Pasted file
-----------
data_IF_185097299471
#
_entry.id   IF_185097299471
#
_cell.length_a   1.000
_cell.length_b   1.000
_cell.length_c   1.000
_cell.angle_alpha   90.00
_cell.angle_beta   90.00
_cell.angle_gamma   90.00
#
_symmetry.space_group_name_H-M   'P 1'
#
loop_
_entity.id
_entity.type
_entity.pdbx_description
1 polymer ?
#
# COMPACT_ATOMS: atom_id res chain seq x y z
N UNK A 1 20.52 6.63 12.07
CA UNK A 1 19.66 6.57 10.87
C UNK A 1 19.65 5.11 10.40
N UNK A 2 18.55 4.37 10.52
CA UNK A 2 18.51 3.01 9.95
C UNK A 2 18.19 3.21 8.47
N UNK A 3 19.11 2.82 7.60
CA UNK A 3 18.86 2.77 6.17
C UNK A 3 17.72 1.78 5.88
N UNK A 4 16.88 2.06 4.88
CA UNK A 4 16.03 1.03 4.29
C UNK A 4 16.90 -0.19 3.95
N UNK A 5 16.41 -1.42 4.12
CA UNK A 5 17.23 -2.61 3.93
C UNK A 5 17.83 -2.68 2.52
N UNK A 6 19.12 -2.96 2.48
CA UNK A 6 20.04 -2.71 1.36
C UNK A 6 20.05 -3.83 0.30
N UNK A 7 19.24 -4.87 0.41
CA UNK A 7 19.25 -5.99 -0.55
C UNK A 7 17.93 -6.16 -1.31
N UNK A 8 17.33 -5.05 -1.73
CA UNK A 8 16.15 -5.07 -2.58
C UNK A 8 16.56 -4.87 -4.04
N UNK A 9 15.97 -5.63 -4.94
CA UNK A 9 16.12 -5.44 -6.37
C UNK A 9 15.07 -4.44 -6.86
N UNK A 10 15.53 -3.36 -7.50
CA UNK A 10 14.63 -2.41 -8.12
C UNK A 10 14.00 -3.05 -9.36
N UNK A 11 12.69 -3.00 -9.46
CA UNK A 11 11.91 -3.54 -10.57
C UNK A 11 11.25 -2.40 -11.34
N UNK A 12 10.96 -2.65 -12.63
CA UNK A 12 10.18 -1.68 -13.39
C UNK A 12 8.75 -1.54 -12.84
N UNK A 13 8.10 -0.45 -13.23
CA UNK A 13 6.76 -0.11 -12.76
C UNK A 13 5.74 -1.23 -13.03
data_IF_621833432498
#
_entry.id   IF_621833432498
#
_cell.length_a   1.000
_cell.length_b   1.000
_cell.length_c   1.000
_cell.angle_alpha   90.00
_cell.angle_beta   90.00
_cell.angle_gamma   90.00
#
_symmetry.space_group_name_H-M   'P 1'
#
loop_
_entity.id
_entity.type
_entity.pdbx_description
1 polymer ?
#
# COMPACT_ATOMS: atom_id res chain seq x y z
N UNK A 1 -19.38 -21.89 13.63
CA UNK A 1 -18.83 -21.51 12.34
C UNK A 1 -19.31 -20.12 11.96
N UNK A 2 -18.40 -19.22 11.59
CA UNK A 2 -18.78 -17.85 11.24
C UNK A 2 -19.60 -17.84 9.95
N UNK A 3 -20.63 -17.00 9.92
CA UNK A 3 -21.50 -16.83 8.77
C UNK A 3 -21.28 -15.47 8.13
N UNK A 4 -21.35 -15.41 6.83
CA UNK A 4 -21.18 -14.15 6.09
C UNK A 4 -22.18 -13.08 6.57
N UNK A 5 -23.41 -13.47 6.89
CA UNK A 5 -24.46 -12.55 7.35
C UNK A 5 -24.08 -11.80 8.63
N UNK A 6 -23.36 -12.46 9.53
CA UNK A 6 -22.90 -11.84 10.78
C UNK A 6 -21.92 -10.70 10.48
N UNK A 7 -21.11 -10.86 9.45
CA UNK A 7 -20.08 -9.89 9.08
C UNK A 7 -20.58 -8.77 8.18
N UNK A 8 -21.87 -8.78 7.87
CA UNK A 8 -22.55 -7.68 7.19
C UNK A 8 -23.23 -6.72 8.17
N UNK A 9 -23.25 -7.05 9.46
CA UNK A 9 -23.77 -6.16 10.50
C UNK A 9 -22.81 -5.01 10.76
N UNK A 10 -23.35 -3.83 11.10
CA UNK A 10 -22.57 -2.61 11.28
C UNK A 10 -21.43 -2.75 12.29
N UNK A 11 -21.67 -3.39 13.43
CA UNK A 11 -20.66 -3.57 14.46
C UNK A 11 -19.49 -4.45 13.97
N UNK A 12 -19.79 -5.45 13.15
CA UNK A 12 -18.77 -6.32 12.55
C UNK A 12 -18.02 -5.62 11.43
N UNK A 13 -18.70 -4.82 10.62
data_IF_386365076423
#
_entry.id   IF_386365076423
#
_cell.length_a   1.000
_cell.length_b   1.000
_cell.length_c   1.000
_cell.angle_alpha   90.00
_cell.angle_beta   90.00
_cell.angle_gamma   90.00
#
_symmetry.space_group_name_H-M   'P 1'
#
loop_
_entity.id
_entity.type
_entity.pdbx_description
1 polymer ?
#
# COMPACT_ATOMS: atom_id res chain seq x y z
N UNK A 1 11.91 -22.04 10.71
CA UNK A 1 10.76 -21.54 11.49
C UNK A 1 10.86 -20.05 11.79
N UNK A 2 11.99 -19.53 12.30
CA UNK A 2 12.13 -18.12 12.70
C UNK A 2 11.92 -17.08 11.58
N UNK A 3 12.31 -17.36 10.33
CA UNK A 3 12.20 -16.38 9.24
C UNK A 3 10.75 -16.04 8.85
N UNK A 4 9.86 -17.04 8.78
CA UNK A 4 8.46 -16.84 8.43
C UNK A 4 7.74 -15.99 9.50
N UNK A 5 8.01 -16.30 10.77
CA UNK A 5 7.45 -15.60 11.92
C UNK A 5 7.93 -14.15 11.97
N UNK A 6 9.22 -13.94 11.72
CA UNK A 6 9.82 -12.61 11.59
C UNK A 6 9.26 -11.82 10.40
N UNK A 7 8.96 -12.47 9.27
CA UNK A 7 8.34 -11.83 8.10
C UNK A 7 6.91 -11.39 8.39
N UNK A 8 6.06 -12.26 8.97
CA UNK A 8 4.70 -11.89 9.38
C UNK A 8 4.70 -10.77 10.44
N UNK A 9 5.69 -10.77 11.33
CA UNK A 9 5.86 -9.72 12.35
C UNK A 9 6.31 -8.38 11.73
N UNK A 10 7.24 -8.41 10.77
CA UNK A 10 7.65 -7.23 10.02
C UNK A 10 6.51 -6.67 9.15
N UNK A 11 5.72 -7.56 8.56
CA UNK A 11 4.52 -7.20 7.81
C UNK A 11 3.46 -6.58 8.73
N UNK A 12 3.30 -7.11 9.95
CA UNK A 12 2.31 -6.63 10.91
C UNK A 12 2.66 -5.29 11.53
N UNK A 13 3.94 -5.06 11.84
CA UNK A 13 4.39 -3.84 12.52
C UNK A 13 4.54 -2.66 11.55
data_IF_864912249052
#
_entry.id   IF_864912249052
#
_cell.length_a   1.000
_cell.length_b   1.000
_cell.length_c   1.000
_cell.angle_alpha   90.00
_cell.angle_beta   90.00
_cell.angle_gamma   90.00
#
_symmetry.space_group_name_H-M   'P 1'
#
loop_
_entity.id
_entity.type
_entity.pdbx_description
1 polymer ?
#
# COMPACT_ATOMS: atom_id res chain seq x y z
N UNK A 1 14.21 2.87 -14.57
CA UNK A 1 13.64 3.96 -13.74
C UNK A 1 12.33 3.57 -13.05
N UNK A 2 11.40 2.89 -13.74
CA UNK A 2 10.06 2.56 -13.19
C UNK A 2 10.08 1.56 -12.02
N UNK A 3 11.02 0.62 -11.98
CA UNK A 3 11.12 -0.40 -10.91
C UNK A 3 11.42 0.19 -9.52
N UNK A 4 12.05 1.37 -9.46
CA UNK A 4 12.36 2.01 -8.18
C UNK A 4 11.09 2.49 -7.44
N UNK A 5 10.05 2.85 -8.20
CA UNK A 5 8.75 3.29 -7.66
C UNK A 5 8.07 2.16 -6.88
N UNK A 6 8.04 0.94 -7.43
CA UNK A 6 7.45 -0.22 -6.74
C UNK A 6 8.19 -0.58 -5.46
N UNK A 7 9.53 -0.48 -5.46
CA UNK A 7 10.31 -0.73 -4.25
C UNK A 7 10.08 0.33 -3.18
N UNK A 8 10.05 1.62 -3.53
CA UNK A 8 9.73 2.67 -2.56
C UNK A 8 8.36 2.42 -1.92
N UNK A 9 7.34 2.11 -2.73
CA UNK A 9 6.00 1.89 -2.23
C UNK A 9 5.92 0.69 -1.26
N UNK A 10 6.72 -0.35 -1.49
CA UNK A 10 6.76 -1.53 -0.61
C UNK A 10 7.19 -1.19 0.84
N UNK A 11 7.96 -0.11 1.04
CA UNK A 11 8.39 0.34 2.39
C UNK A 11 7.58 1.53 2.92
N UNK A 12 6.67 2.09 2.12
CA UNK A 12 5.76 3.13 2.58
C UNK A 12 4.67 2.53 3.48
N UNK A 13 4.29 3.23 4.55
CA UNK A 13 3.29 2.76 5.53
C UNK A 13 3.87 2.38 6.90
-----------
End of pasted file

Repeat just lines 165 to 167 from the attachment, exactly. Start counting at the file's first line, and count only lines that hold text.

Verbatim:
CA UNK A 10 7.65 -7.23 10.02
C UNK A 10 6.51 -6.67 9.15
N UNK A 11 5.72 -7.56 8.56